GHB Is a Bad Drug With a Good Side
GHB is considered a 'club drug' -- one of many illicit substances tied into the so-called 'rave' music scene. Some of the drug's effects are similar to Rohypnol, a sedative unapproved in the U.S. that leaves victims vulnerable to sexual assault.
According to a NIDA release, GHB is commonly used in Michigan, Hawaii, or Texas where it's known as 'liquid ecstasy,' although unlike that drug, GHB has no hallucinogenic effect. What isn't known is how widespread the GHB problem is. Some of the early warning sources, like poison control centers, or the Drug Abuse Warning Network (DAWN), are reporting a dramatic increase in GHB-related emergency room admissions.
GHB is often used in common with alcohol, or other drugs which intensify the effect.
There have even been a few murders that authorities believe resulted from GHB poisonings. Some two-thirds of GHB users are younger than 25, and about 70% are male. In Seattle, 90% of those taking GHB are white.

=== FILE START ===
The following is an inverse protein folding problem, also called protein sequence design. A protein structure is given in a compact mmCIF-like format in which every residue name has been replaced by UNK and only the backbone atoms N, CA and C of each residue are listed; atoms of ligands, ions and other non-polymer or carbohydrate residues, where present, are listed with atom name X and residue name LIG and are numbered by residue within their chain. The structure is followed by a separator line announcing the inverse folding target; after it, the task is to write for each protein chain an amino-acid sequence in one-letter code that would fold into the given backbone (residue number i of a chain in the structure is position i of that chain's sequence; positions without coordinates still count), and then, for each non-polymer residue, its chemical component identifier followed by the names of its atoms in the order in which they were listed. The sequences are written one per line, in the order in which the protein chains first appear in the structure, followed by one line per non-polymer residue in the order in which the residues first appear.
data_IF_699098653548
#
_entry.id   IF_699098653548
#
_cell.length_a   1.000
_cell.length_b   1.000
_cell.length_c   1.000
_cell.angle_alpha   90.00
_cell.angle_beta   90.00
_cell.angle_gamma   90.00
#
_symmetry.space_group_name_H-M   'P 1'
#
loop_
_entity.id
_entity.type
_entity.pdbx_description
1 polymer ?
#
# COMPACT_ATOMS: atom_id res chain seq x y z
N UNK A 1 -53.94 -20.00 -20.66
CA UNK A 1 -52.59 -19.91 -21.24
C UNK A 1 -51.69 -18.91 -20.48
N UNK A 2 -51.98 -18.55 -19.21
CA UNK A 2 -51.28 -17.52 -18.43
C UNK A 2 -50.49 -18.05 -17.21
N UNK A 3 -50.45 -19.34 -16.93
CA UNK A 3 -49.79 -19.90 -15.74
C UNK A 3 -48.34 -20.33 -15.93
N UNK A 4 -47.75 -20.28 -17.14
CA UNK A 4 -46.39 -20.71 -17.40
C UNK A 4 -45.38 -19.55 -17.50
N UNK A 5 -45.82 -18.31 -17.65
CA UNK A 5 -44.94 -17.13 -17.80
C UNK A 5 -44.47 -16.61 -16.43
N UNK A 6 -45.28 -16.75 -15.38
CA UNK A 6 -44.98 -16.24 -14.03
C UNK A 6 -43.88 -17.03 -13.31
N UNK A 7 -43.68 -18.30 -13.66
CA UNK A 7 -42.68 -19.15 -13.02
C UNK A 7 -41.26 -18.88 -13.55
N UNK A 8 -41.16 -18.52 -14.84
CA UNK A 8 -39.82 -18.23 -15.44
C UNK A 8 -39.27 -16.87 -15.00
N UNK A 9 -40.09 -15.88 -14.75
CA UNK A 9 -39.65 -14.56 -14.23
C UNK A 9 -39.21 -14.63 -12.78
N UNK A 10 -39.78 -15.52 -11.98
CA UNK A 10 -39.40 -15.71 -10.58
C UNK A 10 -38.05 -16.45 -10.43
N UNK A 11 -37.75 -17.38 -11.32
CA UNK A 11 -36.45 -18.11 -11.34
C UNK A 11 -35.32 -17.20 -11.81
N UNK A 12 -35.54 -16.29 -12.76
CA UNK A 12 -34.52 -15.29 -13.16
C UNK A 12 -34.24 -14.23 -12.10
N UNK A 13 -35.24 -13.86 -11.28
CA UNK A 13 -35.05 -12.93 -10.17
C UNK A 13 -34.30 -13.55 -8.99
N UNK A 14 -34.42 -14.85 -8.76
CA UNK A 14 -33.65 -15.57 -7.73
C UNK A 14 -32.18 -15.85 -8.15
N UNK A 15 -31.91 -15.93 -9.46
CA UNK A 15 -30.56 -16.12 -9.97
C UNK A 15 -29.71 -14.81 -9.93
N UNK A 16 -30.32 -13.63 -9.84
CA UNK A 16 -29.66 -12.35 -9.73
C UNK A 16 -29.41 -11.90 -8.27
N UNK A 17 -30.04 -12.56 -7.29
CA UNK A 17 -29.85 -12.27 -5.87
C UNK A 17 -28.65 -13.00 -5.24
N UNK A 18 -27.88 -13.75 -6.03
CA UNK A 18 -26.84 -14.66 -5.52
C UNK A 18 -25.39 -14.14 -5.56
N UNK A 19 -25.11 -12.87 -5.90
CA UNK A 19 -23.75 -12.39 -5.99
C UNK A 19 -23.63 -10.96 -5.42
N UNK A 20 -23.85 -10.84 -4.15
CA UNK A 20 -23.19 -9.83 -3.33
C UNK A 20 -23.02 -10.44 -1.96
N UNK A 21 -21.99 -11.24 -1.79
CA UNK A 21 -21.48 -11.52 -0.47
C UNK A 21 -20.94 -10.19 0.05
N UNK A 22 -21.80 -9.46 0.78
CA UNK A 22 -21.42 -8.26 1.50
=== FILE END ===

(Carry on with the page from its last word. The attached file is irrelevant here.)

Physicians hoping to detox GHB abusers are in for a challenge, according to Karen Miotto, a specialist in addiction medicine at the University of California, Los Angeles. Her sample of 42 patients shows that two-thirds of them lost consciousness from taking the drug. Then many required heavy doses of tranquilizers to deal with symptoms like anxiety or panic.
Miotto says that since GHB has such a memory numbing effect, it's hard to convince the patient that he or she has a drug problem. "That's been the biggest obstacle to treatment, because when I say you have a GHB addiction, and we need to help prevent relapse, it completely runs contrary to their thoughts of themselves," says Miotto.